Asians in the Outfield and an Attorney on the Rotisserie
Can you be Chinese American ... AND a baseball fan? Plus, a highly regarded civil rights lawyer, Dale Minami, gets royally roasted.
When I'm sworn in as Governor of California oh, you didnt know I was running? I'm going to try and do something about the stupid people.
It's been several weeks now, and my sunburns just about peeled off, but I'm still smarting from a comment I got as I was walking toward Pacific Bell Park for a San Francisco Giants baseball game. Alongside, I had Richard, a brother-in-law visiting from Los Angeles. Thanks to Larry Baer, the Giants' executive VP, I'd been able to buy a pair of tickets right behind the backstop, about eight rows back from the Giants' on-deck circle.
So we were feeling pretty reet petite this Sunny San Francisco Saturday, heading up Third Street to Pac Bell, when, all of a sudden, a man standing on the street, not heading toward the ballpark, looked at my Giants baseball cap, and then at me, and yelled, "Hey, you cant be for the Giants. You Chinese!" I ignored the man, and Richard didn't hear him, but I couldn't believe it. The man was African American, and he'd unleashed a remark that hurt more than a 90 mph fast ball to the head would have.
And here we were, heading off to see a game that has, in recent years, become a true melting pot of not only African American and Latin players, but also numerous Asians, including Ichiro Suzuki, Shigetoshi Hasegawa and Kazuhiro Sasaki of the Seattle Mariners, Byung Hyun Kim of Boston, Hideki Matsui of the Yankees, Jae Weong Seo and Tsuyoshi Shinjo of the Mets, the veteran Hideo Nomo of the Dodgers, Tomo Ohka of Montreal, So Taguchi of St. Louis, and Hee Seop Choi of the Cubs. They can all play ball at the major league level, but they'd better not be in civilian clothes and wearing a Giants baseball cap, looking to do nothing more than to enjoy a few hours of the American Pastime.
Michael Chang, Champion: Speaking of Asian jocks, congratulations to Michael Chang, who's retired after a stellar, 15-year career. Earlier this year, as he began his farewell tour, Dwight Chapin of the San Francisco Chronicle profiled the 32 year-old Chang, whose hallmarks were a combination of guts, tenacity, and humility. Chapin quoted Chang: "If you're able to remember that as a professional athlete you are a role model to some people, and you realize the impact you have on their lives could be very important, you maybe take that into consideration a little more." He did, and he did himself and many others proud.
Dale Minami, Stud Muffin: Dale Minami, the civil rights attorney and an energetic supporter of numerous community causes over three decades, received the prestigious Thurgood Marshall Award from the American Bar Association at a conference in San Francisco the other weekend. A couple nights before the awards dinner, several hundred supposed friends gathered at Ozumo's, a stylish Japanese restaurant on the Embarcadero, to roast Dale to a crisp. I was one of nine friends called on to tell stories and jokes at Dale's expense. And Dale has quite an expense account. A handsome and sharply-dressed man (when he IS dressed; Minami is still remembered for his beefcake pose in a fundraising calendar of Asian hunks) with a great sense of humor and a keen eye for beautiful women, Dale was ripe for a personal luau.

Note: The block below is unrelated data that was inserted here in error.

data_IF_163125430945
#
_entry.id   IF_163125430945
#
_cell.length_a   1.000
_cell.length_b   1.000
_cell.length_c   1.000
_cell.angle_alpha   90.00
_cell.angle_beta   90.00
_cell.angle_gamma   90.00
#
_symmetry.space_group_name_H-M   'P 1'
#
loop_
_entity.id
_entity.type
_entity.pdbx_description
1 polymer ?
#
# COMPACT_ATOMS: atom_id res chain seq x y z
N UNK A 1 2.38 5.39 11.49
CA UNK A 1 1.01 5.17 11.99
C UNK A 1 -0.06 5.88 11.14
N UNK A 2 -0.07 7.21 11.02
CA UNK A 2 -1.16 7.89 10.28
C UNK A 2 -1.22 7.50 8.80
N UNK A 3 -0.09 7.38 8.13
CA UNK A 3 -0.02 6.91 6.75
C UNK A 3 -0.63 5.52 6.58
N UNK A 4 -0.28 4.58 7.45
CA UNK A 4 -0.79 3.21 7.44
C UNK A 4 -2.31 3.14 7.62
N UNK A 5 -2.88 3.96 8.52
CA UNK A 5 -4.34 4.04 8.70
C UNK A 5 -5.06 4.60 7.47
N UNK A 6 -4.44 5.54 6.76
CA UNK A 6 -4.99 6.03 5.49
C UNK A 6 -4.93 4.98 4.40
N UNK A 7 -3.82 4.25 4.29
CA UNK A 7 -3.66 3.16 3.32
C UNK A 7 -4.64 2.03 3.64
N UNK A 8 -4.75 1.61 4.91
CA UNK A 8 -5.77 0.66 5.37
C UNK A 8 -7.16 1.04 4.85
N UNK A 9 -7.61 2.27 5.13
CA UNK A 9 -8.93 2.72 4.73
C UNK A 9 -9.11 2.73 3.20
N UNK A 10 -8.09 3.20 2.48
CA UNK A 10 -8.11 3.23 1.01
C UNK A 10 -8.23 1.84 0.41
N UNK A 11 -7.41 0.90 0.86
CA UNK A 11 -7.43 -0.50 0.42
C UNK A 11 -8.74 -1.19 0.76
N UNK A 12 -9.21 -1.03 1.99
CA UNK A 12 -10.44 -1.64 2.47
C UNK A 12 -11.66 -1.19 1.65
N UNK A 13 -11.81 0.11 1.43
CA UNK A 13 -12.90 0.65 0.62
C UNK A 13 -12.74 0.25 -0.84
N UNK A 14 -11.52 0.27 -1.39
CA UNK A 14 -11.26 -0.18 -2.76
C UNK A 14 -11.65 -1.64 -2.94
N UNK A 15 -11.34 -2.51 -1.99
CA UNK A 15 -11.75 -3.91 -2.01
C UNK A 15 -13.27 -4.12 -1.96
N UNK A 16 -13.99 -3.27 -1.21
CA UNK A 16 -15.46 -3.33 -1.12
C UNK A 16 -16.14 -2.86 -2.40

And we got our digs in, beginning with a video in which several womenand one young manrecounted their encounters with Dale. The video ended with words being put into Minami's mouth, so that he was saying: "I'm so good looking I was voted one of People magazine's Most Eligible Bachelorsand even though I may have some snow up on the mountaintop, you know what I mean, I'm still very young at heart. And by that I mean, I date younger women. They keep me young, and in return, I do their homework for them. It's win-win!
Those words were voiced by the actor Greg Watanabe, who stole the roast by appearing onstage in brief, black trunks and unleashing a hilarious, melodramatic monologue detailing Minami's beginnings, as "a teentsy, weentsy" boy, and his evolution as a champion of the people (and of clients like Kristi Yamaguchi and several female TV anchors).
You had to be there. Short of that, you can peep the pre-roast video at http://medphys.mednet.ucla.edu/videolink.htm.
Aloha, Larry Ching: Larry Ching, the singer who passed away just a month after the release of his debut CD, Till the End of Time (which I produced), got a lovely sendoff in Berkeley in late July. Reflecting his Hawaiian roots, the memorial celebration included songs by Ka'ala Carmack and the Na Leo Nahenahe Chorus, of which Larry was a member, along with remembrances by his sons Michael and Phil Ching, by his friend Priscilla Fong, and from me. After Michael, himself an accomplished musician, concluded with a sprightly "Get Happy," we repaired to a reception, where Saichi Kawahara of the Kapalakiko Hawaiian Band did soulful, plaintive songs while friends looked at digital slide shows of an impossibly young Larry cavorting in Hawaii and in San Francisco's Chinatown, where he became a star vocalist at the Forbidden City nightclub.
Once more, Larry's fellow Forbidden City performers gathered to remember him, and to reminisce about the good old days. Since the memorial, Ive received more photos and souvenirs from that period, and will soon post them on the home page we built for Larry. Do visit at www.larryching.com, and enjoy the music, the photos, and the many warm stories Larry inspired. Aloha, Larry, and mahalo.